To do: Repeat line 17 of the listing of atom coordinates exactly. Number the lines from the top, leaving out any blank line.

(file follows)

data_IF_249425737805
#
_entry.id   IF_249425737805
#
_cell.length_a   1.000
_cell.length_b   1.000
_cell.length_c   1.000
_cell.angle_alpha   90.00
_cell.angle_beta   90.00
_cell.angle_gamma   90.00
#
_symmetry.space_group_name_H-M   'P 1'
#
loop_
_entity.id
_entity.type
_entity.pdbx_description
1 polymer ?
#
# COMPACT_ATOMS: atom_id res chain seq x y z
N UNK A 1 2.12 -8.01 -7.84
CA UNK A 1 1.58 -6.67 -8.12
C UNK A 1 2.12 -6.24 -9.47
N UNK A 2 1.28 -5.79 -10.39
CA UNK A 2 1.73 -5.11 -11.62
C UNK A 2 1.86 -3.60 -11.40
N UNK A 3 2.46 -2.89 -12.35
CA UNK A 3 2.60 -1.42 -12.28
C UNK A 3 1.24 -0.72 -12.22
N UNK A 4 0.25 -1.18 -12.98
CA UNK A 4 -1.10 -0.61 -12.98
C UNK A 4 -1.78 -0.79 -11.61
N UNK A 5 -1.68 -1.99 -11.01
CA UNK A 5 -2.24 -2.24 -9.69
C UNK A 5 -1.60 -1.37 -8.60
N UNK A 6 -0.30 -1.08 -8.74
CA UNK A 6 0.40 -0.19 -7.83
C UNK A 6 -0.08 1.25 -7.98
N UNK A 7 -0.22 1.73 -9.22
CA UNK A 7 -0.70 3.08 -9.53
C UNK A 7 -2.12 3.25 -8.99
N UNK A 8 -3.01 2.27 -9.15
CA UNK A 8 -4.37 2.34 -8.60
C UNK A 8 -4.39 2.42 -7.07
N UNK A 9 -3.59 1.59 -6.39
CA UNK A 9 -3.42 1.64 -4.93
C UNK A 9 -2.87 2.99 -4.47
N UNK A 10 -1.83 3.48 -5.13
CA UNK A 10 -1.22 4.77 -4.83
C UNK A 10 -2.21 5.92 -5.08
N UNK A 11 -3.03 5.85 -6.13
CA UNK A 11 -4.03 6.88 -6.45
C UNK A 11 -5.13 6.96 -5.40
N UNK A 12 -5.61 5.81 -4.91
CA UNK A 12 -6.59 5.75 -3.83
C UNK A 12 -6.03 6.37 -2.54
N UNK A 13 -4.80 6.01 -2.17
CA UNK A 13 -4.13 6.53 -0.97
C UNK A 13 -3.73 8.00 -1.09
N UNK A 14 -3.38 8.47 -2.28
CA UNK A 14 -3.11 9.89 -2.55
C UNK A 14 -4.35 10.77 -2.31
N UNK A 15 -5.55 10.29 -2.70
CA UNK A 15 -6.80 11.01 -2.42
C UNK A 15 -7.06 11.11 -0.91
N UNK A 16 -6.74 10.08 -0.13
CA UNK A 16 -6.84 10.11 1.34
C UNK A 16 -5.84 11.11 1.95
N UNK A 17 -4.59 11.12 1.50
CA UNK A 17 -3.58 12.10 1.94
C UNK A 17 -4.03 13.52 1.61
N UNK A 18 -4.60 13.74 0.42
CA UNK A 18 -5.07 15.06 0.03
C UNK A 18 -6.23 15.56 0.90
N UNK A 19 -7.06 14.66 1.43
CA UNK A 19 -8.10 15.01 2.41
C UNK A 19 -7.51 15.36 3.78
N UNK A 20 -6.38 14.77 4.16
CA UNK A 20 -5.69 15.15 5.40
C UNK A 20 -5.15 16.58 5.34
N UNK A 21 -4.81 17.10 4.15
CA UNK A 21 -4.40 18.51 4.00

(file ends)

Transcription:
_entity.pdbx_description